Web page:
The leap to an Ambient Web will come when ordinary people have the tools to express their physical reality in the digital world, create content for the metaverse, and find and add to it easily. “In other words, blockchain amplifies the experience,” Tran said.

To make this concept a reality, Peer is developing a Web3 social networking platform that discards the notion of a linear social feed in order to enhance the experience. Rather than simply posting to a newsfeed that scrolls up or down, users create immutable content on the blockchain that can exist at any point in time—past, future, or present—and anywhere.

“Everything in the physical world can be reduced to matter, space and time. Web1 has brought the matter to our attention via data. Web2 has given us space via maps. Web3 buys us time via blockchain.”

—Tony Tran

Imagine being able to navigate to the actual time and place that a specific picture was taken, say a photo of yourself as a baby, a child’s graduation, an event in history, or even the marker for something , which hasn’t happened yet.

“When you say ‘blockchain,’ people think ‘Ledger,'” Tran said. “But if you apply it metaphysically, you really do have an operating system for experiences. Blockchain as an operating system – or BOS for short. The BOS will enable the Ambient Web, which will lead to a new class of devices that are no longer personal but shared.”

The ambiance of the Ambient Web

The idea of ​​an ambient web can be difficult to grapple with, partly because the hardware to truly experience it doesn’t yet exist, although Peer has developed several prototypes for this new class of devices.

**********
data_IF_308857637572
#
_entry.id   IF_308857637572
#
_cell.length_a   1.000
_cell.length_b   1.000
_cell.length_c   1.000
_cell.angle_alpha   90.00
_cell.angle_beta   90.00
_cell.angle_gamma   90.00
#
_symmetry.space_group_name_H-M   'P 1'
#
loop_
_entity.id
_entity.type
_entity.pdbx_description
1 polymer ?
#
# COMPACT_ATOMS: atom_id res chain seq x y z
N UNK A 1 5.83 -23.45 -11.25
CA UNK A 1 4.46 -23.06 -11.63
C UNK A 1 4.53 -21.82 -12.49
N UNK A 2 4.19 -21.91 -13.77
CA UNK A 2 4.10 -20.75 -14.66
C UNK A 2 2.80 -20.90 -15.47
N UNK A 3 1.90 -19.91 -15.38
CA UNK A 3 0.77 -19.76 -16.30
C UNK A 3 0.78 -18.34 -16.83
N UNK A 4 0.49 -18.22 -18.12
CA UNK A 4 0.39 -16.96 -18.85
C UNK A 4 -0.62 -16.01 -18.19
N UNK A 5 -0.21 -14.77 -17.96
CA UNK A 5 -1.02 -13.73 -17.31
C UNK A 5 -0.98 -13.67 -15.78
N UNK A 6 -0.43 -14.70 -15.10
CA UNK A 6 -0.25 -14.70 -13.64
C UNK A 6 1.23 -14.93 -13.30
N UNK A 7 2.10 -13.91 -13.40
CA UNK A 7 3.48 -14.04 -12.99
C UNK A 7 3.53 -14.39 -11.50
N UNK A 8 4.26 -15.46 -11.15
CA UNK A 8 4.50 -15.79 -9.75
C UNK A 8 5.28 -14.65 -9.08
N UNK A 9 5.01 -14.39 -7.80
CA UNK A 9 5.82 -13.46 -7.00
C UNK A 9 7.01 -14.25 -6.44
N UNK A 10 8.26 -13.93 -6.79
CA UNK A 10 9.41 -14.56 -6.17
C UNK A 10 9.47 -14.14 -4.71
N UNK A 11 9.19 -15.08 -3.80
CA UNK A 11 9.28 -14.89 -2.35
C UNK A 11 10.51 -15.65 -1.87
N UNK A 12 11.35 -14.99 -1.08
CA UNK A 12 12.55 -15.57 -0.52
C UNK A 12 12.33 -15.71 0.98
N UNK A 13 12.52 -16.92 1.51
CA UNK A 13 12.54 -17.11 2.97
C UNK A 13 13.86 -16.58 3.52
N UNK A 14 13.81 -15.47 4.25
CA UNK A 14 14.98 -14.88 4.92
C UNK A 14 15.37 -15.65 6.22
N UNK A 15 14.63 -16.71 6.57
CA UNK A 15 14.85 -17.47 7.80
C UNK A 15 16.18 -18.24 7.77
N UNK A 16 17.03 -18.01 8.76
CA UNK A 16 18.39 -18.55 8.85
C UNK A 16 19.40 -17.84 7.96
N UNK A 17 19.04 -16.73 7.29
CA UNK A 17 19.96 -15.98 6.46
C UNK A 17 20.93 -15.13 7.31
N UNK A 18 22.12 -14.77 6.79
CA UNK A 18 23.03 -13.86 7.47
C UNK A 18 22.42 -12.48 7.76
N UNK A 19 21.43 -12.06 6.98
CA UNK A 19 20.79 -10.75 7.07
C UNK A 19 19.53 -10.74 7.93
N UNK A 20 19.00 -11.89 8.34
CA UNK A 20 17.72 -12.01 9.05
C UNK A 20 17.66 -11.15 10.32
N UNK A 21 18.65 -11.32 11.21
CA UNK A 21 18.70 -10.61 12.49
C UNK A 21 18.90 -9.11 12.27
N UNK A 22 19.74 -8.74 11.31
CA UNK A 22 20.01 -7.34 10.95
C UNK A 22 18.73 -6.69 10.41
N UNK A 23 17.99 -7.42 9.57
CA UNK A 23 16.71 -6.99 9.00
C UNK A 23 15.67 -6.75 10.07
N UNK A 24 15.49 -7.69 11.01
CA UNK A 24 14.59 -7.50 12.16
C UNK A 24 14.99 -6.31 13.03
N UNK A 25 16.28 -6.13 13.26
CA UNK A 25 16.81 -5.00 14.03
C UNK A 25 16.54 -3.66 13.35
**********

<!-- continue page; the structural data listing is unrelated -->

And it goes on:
But think of it this way: the web as we know it today is all about digitizing a flat version of the world for people to experience through their devices. The ambient web will do the same, but in reverse.

“Rather than bringing the physical world into cyberspace, we’re starting to map cyberspace directly onto the physical world,” Tran said. “It’s not immersion, where you stand still, strap your head on a device, and drag your avatar through virtual space — it’s presence, where the web can inhabit the space you’re in. This is the metaverse.”

This new architecture for experiencing the metaverse creates a variety of novel possibilities that can be built on top of blockchain, including new types of marketplaces, business models, and new forms of digital content.

For example, someone could create an NFT that requires people to visit a specific location in order to mine it. Although it would be possible to digitally slide to that location with an app like the social app Peer is developing, the person would have to physically go to the location to purchase the NFT and add it to their wallet.

Or say you want to sell a product or service that isn’t available yet but will be at a set point later, similar to a pork belly future. “I might post it today,” Tran said, “get buyers to deposit into a smart contract and when the day comes it will be sold.”

A company could also create an augmented reality experience that allows people to attend a past event — live.

Say Pepsi wants to revive it Pepsi generationsaid Tran. Pepsi could recreate a modern version of Michael Jackson dancing in the street and launch it exactly where and when it originally happened. People will be able to push back the timeline to experience it for themselves as if it were 1983.

In the future, if you record a scene at a specific time and place, you can “roll back” the timeline to view it as it was recorded. more like a live version of Google’s Street View.

An operating system for blockchain would make this possible, eventually leading to the creation of ubiquitous blockchain devices for everyone to experience the Ambient Web and participate in the Metaverse.

“This is really just the beginning for this technology,” Tran said. “There is no upper limit.”

Peer is launching a new crowd sale format called Initial Coin Exchange (ICX) on June 27th on the Peer mainnet. The ICX is an evidence-based framework that requires product traction, IP traction, and business due diligence on par with Silicon Valley startups. To learn more go to